Wednesday, January 21, 2009

Still rationalizing

On January 20, 2009 a Minnesota county newpaper, the Mille Lacs Messenger, published the following letter of mine.

Still rationalizing

In a best-selling book about the history of the American West, Theodore Roosevelt wrote: "Many of the best of the backwoodsmen were Bible-readers. They looked at their foes as the Hebrew prophets looked at the enemies of Israel. What were the abominations because of which the Canaanites were destroyed before Joshua, when compared with the abominations of the red savages whose lands they, another chosen people, should in their turn inherit?"

Americans found the idea that they were God's new Israel so attractive because it helped justify their partial destruction and total subjugation of the indigenous peoples of the New World.

In Deuteronomy 20: 16-17 the ancient Israelites were given the directive: "But as for the towns of these peoples that the Lord your God is giving you as an inheritance, you must not let anything that breathes remain alive. You shall annihilate them - the Hittites and the Amorites, the Canaanites...; as the Lord your God has commanded thee."

President George W. Bush told an audience of his: "When William Bradford stepped off the Mayflower in 1620, he quoted the words of [the Hebrew prophet] Jeremiah 51:10: 'Come let us declare in Zion the word of God.'" Bush also said: "The founders of my country saw a new promised land and bestowed upon their towns names like Bethlehem and New Canaan."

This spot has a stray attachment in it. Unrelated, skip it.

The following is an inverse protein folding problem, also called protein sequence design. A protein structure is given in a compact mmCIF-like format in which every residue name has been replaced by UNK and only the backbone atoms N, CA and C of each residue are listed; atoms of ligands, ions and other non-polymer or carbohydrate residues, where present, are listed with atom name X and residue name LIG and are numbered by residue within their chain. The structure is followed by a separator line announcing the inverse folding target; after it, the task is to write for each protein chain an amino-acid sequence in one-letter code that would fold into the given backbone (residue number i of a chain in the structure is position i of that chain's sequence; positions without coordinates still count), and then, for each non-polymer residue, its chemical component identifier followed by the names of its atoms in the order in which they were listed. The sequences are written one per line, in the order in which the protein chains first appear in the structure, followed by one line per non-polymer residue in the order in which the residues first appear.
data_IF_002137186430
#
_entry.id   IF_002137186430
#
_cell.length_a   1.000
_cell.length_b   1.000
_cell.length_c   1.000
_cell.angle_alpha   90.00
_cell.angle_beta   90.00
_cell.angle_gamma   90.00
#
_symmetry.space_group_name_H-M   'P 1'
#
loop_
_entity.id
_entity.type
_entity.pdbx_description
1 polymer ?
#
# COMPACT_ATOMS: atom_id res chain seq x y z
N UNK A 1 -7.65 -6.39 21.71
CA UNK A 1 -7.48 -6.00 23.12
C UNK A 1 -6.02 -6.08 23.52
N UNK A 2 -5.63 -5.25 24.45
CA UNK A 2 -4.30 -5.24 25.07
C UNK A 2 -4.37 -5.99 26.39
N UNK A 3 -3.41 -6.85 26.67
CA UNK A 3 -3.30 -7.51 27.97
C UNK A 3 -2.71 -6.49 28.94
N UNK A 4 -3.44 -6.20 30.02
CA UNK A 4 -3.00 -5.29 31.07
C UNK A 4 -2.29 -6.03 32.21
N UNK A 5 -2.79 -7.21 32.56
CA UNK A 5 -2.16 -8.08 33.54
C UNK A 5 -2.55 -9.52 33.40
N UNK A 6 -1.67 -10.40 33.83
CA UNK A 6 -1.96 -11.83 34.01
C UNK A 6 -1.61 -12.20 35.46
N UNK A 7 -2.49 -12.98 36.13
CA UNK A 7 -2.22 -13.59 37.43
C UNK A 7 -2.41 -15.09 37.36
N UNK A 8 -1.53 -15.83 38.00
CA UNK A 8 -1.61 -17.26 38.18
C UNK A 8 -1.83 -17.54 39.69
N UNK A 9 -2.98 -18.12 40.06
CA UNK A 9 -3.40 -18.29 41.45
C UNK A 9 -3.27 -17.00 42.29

In other words, the indigenous peoples of the New World were viewed by the founders of the United States as new Canaanites of the new Land of Canaan, a promised inheritance and everlasting possession, for some new "chosen people" - white Euro-American Christians, who were to treat (to some extent) the new Canaanites (this lands indigenous peoples) the way the Israelites treated the Canaanites when they invaded and took possession of their homelands.

The mental model of a chosen people and a promised land provides a convenient rationalization whereby one people feels entitled and justified, by divine right, to take over, possess, and profit from the lands of other peoples.

In Matthew 5:38-39 Jesus is quoted as saying, "Ye have heard that it hath been said, An eye for an eye, and a tooth for a tooth: But I say unto you, That ye resist not evil: but whosoever shall smite thee on thy right cheek, turn to him the other also." In the New Testament, Jesus gave his followers some new principles to follow.

White European Christian colonists, and then (later) white Euro-American Christians, followed (to some extent) the Old Testament principle "kill every thing that breaths" when they invaded and took possession of the Native Americans' homelands. And most white Euro-American Christians still have not repented. Are they asking that the Natives' lands and sovereign rights be returned to them? They are still following a nullified Old Testament principle and wrongly justify their and their ancestors evil war-mongering ways by comparing them with what the ancient Israelites did to the Canaanites, while following an Old Testament principle.

Thomas Dahlheimer
Wahkon, Minnesota

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